some information say they are frames called "even field/odd field" are they lines are they full frames ? are the 50 or 60 lines or fullframes ?

the pictures i took dont look different from the example i repostet
progressiv made the best quality (interlacing looked very smooth but lower resolution and lagging)
progressiv had the line artefacts

it looks like the colorcomb.jpg example from above
They're probably 25i with rasters so you get even and odd fields; by bob-deinterlacing them with, let's say, QTGMC, you get 50fps progressive and that's the way it should be. Leaving aside the whole phosphors story of CRT TVs, modern TVs are all progressive and whenever they get an interlaced signal, they bob-deinterlace it on the fly, so you should bob it.
Interlace was made because CRT TVs displaying rasters were based on a beam hitting the screen and making raters brighten up (you can think about rasters as ancient pixels). The problem was that the beam could hit only a few rasters at a time, so doing it progressively would have led to flickering as when the last raster (bottom right) was lit, the first raster (top left) was already fading, so they split the screen in 50 lines, 25 even and 25 odd that were refreshed every time, so you could think at the Even lines displaying the current frame and the odd lines displaying the immediately successive frame. In Europe it was 50 times per second 'cause it was easier to make it work at the same rate as the monophasic current reaching user homes and in the U.S it was 60 times per second for the very same reason. Nowadays, interlaced doesn't make sense as TVs have been able to display pixels for years and, you know, all the pixels bright up at the very same time all together, so there's no need for interlacing and every display is progressive, therefore you should bob-deinterlace it to 50p using both Even and Odd fields to make a progressive frame, otherwise your TV will do it for you.
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Old 20th May 2020, 17:49   #14  |  Link
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Quote:
Originally Posted by user58 View Post
the most internet sources claim 4:4:4 to be the best to give 1 example would be this 1:
https://en.wikipedia.org/wiki/File:Colorcomp.jpg
Sure, but again: 4:4:4 is total overkill for VHS. You won't get any benefit from it. Remember that HD blu-ray uses 4:2:0 only.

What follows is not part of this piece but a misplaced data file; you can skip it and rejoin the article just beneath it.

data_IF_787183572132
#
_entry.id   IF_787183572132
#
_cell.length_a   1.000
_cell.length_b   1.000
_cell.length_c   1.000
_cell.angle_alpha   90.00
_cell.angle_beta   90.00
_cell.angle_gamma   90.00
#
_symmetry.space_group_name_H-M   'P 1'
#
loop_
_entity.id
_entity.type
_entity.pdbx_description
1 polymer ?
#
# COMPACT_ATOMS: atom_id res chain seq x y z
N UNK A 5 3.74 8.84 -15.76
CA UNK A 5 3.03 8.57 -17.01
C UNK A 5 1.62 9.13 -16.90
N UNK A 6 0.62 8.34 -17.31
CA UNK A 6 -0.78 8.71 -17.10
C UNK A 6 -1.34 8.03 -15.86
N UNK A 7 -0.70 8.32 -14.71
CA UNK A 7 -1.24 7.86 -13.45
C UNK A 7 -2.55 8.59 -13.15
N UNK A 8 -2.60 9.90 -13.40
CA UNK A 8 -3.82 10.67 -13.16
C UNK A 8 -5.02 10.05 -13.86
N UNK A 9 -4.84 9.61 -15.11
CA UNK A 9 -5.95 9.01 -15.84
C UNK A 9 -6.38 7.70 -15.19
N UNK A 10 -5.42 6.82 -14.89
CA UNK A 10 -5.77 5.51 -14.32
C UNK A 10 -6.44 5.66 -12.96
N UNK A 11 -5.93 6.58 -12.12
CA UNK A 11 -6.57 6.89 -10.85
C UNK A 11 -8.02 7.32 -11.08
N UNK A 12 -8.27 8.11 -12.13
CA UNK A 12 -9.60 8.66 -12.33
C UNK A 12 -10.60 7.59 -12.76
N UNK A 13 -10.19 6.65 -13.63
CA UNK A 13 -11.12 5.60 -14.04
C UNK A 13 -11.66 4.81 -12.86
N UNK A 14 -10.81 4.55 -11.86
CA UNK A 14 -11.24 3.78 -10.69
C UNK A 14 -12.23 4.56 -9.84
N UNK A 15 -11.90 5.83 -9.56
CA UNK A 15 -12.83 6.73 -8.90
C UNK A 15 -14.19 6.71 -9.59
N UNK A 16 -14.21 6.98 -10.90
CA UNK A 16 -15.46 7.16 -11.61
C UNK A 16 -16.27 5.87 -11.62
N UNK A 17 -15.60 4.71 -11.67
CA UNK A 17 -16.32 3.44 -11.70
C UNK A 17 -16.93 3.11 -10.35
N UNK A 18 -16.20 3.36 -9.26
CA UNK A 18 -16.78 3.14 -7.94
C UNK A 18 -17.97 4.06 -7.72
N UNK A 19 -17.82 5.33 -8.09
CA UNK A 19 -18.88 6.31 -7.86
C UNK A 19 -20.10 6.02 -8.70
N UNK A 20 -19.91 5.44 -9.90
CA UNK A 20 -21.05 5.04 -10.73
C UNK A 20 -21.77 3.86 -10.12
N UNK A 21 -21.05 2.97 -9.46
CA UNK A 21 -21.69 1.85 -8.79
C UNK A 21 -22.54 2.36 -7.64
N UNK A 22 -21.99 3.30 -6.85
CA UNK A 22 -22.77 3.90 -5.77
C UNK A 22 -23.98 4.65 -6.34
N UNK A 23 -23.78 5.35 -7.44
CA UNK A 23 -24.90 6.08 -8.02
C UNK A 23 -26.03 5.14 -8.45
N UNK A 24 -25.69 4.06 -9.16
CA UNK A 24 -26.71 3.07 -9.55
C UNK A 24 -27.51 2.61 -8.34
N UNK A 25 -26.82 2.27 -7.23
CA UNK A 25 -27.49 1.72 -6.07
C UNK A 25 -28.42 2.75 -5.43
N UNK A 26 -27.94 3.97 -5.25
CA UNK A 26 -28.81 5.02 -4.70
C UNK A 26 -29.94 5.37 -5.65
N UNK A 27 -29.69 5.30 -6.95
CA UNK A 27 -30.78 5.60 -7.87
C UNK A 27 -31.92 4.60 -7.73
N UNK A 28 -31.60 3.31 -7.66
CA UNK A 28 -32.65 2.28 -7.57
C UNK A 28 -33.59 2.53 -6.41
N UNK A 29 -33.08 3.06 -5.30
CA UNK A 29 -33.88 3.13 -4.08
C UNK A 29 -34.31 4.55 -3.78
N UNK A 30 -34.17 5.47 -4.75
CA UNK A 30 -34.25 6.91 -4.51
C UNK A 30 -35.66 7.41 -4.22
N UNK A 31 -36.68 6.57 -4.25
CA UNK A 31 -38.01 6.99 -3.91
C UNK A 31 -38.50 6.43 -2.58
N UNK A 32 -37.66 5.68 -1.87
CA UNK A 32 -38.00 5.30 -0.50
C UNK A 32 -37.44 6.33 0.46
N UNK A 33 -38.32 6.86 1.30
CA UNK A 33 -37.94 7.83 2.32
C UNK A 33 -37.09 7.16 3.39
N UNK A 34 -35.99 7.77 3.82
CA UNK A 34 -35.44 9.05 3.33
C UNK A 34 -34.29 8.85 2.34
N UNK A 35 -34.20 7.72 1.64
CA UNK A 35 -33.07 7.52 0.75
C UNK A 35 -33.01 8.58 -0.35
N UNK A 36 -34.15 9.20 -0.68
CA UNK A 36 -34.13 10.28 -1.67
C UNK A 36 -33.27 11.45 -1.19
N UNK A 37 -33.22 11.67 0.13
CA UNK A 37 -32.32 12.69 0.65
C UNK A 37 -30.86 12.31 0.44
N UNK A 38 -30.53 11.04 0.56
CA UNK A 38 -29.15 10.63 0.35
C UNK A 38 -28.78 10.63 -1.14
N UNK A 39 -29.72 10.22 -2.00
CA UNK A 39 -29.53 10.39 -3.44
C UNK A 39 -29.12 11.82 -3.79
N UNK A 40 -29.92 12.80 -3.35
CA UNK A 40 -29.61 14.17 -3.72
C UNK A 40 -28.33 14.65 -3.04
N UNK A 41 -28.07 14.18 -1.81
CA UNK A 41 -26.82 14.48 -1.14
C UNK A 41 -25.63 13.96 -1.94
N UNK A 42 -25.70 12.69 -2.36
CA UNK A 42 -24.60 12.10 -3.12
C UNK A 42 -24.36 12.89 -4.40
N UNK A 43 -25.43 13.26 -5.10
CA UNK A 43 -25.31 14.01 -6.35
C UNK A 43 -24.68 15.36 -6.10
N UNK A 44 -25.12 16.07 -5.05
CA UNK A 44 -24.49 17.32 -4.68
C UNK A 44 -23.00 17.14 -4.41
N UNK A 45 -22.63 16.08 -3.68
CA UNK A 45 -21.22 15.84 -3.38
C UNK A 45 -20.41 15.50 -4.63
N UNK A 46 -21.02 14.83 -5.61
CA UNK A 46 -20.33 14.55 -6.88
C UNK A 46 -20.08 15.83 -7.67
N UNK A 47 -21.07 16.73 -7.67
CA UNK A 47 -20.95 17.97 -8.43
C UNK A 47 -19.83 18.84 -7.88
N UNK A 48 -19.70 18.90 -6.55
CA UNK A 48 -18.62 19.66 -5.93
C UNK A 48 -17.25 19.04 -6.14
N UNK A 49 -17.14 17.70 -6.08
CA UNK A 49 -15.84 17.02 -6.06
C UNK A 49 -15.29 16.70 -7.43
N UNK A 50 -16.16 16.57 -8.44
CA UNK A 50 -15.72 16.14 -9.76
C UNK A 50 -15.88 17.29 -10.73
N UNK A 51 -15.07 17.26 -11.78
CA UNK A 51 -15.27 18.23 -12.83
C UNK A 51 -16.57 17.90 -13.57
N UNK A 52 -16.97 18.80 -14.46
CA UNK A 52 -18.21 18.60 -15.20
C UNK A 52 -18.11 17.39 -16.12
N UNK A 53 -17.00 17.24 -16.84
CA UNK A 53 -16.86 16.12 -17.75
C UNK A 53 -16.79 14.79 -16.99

Quote:
that might lead to the open the question to read the data/waves that are being processed directly from the tape heads and emulate them together as an image
this would make certain the data was read 1:1
The problem is the tape itself (magnetic particles) which limit the true resolution, not the heads. You cannot recover from the tapes what is NOT on the tape.

Quote:
having equivalent 335—576 pixels comes with a new question why do i record the image in 720 x 576?
Mainly because 720x576 is a standard (typically used for PAL DVD) which has its roots in digitizing analog TV. It's actually already overkill for VHS which has a significantly lower horizontal resolution.

Quote:
i dont know much about vhs
I agree.

Last edited by Sharc; 20th May 2020 at 18:53.
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Old 24th May 2020, 00:39   #15  |  Link
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I have done a lot of VHS capture going for maximum quality.

4:2:2 is very important for capturing VHS. VHS is analog lines of video so you do not want to mix lines. There is real separate color data samples for each line but not much per line. 4:4:4 is completely pointless, even 4:2:2 is a lot of extra samples of the color data.

4:2:0 blurs these lines together (sub-sampled vertically) and because we capture as fields (VHS is interlaced) this ends up mixing lines that are actually an entire line apart. For this reason it is much better to capture in 4:2:2 and covert to 4:2:0 after deinterlacing.
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Old 2nd June 2020, 07:42   #16  |  Link
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I have done a lot of VHS capture going for maximum quality.

4:2:2 is very important for capturing VHS. VHS is analog lines of video so you do not want to mix lines. There is real separate color data samples for each line but not much per line. 4:4:4 is completely pointless, even 4:2:2 is a lot of extra samples of the color data.

4:2:0 blurs these lines together (sub-sampled vertically) and because we capture as fields (VHS is interlaced) this ends up mixing lines that are actually an entire line apart. For this reason it is much better to capture in 4:2:2 and covert to 4:2:0 after deinterlacing.
Yes, VHS shoud always be captured in 4:2:2 because of the interlaced format of VHS.
If one re-encodes the interlaced captured footage and wants to keep it interlaced (for whichever reason) it should still be re-encoded in 4:2:2. x264 for example supports interlaced encoding with the profile High 4:2:2. Unfortunately many HW players (TVs) seem to reject this format, so one has to encode interlaced (MBAFF) in 4:2:0, or deinterlace and then encode in 4:2:0 as you recommend.
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Old 14th June 2020, 05:51   #17  |  Link
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for those who are interested

progressiv scan gave a far better resolution
but have this "rills"

the record left is progressiv scan
the right is Interlaced Frames
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Old 18th June 2020, 12:37   #18  |  Link
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Your screenshot shows 2 different players. MPC? MPC-HC? vs WMP ?

You can neither trust nor compare these rendered results anyway.
A lot may happen differently in between decoding and display output.
Look for the red print "SWR" on the T-shirt: not even the same color.

I would suggest to use VirtualDub for such comparison.

(The "rills" as you call them got to be there after capturing.
If these rills are smeared in the captured file something went wrong.
We take care of those rills after capturing.)
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Old 18th June 2020, 14:36   #19  |  Link
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Quote:
Originally Posted by user58 View Post
for those who are interested

progressiv scan gave a far better resolution
but have this "rills"

the record left is progressiv scan
the right is Interlaced Frames
For the best quality, you must capture the video as interlaced.
You can always deinterlace later if you want to do that.